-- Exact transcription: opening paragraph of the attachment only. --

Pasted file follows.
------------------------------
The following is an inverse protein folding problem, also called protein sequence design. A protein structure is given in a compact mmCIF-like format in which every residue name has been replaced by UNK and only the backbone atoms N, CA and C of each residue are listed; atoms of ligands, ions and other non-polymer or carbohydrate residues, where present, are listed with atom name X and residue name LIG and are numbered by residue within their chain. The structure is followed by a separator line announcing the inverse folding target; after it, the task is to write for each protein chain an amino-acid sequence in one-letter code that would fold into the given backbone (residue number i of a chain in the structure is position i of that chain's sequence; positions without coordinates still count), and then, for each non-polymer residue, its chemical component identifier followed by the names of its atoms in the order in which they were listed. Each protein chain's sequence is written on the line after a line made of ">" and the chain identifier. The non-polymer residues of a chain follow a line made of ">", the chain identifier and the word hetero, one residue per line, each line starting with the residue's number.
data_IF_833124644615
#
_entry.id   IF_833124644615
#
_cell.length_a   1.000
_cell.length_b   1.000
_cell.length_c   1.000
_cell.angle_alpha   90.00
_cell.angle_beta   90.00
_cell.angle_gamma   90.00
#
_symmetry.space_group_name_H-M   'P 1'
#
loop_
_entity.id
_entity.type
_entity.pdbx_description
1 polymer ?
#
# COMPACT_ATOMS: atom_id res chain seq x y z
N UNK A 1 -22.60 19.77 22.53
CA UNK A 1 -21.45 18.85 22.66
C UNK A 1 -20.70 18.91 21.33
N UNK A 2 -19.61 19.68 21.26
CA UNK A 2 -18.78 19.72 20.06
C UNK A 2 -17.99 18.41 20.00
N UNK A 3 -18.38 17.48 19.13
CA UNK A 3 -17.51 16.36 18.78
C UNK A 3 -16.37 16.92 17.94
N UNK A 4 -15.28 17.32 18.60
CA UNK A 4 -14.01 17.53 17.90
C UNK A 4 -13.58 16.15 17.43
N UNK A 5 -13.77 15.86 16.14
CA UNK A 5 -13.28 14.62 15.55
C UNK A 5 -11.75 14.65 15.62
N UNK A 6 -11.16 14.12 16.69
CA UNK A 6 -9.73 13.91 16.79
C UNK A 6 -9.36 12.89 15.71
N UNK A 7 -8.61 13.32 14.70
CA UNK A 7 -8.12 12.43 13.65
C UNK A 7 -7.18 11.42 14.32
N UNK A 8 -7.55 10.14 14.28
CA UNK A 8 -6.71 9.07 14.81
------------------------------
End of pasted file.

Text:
The following is an inverse protein folding problem, also called protein sequence design. A protein structure is given in a compact mmCIF-like format in which every residue name has been replaced by UNK and only the backbone atoms N, CA and C of each residue are listed; atoms of ligands, ions and other non-polymer or carbohydrate residues, where present, are listed with atom name X and residue name LIG and are numbered by residue within their chain. The structure is followed by a separator line announcing the inverse folding target; after it, the task is to write for each protein chain an amino-acid sequence in one-letter code that would fold into the given backbone (residue number i of a chain in the structure is position i of that chain's sequence; positions without coordinates still count), and then, for each non-polymer residue, its chemical component identifier followed by the names of its atoms in the order in which they were listed. Each protein chain's sequence is written on the line after a line made of ">" and the chain identifier. The non-polymer residues of a chain follow a line made of ">", the chain identifier and the word hetero, one residue per line, each line starting with the residue's number.